Image: Mexy Xavier
If Gaggan Anand was playing cricket for India, you could count on him to call it a day well before the should-he-shouldn’t-he debate would have dogged his illustrious career. Anand, the rockstar chef who makes liquid nitrogen talk at his multi-hatted progressive Indian restaurant in Bangkok, is shutting down the eponymous eatery in June 2020. Next, he will open up an exclusive, three-days-a-week, six-months-a-year 16-seater with chef Takeshi “Goh” Fukayama in Fukoka, Japan, a country that he claims to have visited 83 times in four or five years. “I don’t know what sort of food it’ll have. But it won’t be what I’m doing now,” Anand tells Forbes India in Mumbai, one of his four stops for a pop-up—christened the ‘Last Experience of Gaggan’–in association with ITC Hotels.
But that’s two and a half years after Gaggan shuts down. Before that, he’s going to plan a bit but also enjoy his well-deserved break from a journey that began in the middle of a drinking binge in the mid-noughties to prove to an Australian colleague that Indian food wasn’t just about bread and curry; and culminated in a restaurant that has been voted as Asia’s best four times in a row, with two Michelin stars on the guide’s debut in Thailand. Anand confirms that he won’t cook outside his kitchen till the closing, once this series of pop-ups is over. Even if that means he has to say no to A-list weddings in India. “I love saying no to Indians,” he says, “The richest of the families wants us to cook for them and I say no. Everybody thinks the last cheque I’ll take in my life is a blank cheque. Never in my life. Never.”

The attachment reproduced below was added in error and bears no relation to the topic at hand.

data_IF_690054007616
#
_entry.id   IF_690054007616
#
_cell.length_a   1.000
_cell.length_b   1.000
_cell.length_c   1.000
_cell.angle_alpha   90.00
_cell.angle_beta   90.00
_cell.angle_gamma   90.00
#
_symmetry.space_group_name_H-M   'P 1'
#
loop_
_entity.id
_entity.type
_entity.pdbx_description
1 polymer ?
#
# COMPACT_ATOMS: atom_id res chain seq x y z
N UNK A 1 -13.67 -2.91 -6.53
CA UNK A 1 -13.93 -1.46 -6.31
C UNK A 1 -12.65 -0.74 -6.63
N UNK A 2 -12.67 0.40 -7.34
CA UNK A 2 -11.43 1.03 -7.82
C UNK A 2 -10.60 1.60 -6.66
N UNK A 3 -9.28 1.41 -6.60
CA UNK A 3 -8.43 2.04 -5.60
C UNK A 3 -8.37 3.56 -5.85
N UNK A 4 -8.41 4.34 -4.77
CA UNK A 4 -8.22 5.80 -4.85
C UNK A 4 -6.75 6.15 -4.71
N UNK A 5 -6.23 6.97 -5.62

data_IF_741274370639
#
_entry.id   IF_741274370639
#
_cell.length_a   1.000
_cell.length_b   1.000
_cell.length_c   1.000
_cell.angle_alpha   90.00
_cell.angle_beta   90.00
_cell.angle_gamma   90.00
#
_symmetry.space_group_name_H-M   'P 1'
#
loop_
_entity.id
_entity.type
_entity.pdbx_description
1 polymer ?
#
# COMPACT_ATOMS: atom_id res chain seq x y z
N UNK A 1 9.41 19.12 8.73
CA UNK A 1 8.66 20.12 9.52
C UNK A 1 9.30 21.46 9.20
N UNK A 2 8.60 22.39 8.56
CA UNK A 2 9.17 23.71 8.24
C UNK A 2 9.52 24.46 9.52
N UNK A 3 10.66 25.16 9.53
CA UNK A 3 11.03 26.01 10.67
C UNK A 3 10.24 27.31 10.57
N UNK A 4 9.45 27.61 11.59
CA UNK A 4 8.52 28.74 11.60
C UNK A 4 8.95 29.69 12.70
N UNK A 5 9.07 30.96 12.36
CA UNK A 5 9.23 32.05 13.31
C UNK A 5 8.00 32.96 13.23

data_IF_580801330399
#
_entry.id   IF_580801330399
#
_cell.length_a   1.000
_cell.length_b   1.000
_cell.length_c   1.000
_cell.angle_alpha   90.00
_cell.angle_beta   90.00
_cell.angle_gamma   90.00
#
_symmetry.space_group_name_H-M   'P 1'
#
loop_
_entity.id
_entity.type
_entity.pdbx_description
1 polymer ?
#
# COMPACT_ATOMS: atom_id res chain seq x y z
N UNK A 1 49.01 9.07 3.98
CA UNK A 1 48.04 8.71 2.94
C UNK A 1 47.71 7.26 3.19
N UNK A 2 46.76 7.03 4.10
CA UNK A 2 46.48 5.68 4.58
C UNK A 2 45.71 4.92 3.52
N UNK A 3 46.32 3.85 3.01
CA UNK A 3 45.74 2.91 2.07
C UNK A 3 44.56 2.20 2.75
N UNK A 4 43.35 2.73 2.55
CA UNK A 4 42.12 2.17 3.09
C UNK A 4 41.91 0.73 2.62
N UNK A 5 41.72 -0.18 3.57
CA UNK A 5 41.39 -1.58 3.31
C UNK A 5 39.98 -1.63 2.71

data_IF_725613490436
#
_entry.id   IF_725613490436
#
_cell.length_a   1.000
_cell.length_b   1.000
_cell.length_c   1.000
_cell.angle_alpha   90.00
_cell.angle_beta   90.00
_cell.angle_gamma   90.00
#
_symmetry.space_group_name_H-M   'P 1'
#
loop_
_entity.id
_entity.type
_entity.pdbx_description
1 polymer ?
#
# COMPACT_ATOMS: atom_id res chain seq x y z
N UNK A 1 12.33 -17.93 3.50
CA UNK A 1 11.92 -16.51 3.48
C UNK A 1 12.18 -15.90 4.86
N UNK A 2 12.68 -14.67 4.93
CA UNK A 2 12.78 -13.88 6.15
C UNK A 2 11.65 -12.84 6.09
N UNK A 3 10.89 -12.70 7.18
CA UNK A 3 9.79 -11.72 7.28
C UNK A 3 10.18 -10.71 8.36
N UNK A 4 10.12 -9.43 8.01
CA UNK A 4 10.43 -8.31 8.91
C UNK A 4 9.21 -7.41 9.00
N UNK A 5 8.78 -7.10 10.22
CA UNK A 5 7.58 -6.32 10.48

Edited excerpts from the interview:
Q. A stellar chapter comes to an end. What made you think it was time to close down, despite Gaggan being voted among the Top 5 restaurants of the world in 2018?
At least I will leave at my peak. In sports, we always comment that the older players should retire, saying it’s high time they make space for younger players. I don’t want to take the space of a young chef.
I’m off to Japan, then, and will start again in 2.5 years, on a more refined journey. This new restaurant will not be for the masses. It’ll be an exclusive 16-seater restaurant, and it won’t be what I’m doing now.
Bombay bhel sandwich
Q. Why Japan?
I’ve been to Japan 83 times in four or five years now, and I find that even that isn’t enough to feed my inspiration. It’s been a very easy decision for me. It’ll take me 2.5 years to put this restaurant together. Sometimes, you do things for money, and when you have the money, you do it for the art. I have the money now, and I want to do this project for the sheer art of it. My dreams are not money-driven, but you do need money to make these dreams come true—it’s time that I make my dream restaurant come true.
Q. You’ve mentioned in interviews that because of your fame and the rush to eat at your restaurant, you regret not meeting diners enough. Your Fukoka restaurant, a 16-seater, will make you even more exclusive. Is it a conscious decision and why?